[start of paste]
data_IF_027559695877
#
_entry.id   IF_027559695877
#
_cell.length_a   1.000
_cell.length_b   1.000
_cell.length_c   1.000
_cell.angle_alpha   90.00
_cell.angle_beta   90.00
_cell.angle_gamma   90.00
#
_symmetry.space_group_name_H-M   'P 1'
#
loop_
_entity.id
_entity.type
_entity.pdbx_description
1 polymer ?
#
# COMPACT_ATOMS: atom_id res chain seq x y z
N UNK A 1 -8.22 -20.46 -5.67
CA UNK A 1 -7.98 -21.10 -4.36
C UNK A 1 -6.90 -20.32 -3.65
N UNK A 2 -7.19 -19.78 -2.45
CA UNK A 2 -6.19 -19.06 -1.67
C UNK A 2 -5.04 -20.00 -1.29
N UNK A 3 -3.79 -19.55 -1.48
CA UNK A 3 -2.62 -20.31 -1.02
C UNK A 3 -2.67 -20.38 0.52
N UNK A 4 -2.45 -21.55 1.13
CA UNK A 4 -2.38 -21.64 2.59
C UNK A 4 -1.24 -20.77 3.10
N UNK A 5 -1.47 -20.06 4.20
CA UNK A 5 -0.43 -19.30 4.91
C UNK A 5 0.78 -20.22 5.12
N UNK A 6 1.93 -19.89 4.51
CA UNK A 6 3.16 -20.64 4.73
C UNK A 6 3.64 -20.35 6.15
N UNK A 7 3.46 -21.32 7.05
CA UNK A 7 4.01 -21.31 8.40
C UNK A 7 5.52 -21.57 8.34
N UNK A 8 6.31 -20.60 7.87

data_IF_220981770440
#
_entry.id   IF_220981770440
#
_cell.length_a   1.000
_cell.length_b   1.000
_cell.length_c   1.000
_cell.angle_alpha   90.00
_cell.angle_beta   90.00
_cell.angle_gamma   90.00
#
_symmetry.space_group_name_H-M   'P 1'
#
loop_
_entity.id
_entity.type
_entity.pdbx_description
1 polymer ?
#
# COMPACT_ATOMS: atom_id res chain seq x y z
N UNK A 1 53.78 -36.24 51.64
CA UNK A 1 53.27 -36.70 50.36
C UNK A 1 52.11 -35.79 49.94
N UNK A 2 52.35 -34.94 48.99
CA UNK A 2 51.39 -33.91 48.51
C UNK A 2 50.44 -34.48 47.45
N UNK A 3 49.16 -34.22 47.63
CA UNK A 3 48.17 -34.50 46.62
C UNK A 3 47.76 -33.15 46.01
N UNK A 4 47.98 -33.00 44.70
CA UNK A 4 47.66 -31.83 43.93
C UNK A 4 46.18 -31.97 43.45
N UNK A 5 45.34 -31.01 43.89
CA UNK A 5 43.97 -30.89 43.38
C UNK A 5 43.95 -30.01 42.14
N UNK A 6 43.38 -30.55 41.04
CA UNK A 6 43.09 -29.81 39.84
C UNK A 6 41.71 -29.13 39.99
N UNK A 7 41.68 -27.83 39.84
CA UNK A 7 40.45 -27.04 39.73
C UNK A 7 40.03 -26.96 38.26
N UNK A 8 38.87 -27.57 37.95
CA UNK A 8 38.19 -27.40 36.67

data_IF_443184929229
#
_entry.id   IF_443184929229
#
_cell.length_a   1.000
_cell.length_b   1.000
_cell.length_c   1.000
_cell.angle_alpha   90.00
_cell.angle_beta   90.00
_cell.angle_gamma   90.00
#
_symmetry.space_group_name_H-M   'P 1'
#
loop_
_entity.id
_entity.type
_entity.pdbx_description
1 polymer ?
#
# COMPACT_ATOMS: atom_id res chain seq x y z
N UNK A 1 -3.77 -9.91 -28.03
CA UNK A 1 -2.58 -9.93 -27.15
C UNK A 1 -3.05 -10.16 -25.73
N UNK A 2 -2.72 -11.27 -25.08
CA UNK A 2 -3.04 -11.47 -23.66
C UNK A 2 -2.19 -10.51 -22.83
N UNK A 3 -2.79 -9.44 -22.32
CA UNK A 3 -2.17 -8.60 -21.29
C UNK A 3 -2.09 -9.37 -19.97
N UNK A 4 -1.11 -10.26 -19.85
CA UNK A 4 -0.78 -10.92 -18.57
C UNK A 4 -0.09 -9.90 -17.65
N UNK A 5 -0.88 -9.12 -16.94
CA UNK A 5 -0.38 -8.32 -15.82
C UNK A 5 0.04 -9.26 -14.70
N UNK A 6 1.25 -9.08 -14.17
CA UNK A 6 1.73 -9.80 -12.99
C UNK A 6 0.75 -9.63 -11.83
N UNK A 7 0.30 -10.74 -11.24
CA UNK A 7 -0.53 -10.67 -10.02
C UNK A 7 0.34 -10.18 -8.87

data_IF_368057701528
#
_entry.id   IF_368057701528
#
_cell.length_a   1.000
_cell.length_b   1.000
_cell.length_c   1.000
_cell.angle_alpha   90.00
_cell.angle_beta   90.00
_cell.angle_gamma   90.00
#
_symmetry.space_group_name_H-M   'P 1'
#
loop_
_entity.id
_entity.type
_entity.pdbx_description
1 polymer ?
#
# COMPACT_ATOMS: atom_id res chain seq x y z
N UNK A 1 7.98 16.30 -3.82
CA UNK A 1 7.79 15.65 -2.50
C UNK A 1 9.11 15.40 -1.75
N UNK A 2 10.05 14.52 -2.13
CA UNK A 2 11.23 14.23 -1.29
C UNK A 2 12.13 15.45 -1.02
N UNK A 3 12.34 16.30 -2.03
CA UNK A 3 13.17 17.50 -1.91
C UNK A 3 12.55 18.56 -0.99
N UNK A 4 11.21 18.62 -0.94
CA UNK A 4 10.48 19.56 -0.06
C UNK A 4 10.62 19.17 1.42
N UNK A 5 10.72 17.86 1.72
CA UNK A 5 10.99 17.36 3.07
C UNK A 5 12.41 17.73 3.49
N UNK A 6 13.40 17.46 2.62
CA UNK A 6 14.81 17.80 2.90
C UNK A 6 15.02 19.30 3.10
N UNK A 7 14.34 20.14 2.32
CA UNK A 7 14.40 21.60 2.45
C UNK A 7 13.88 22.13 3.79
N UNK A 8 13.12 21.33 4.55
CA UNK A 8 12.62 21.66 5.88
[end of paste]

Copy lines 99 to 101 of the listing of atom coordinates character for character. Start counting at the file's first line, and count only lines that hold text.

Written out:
loop_
_entity.id
_entity.type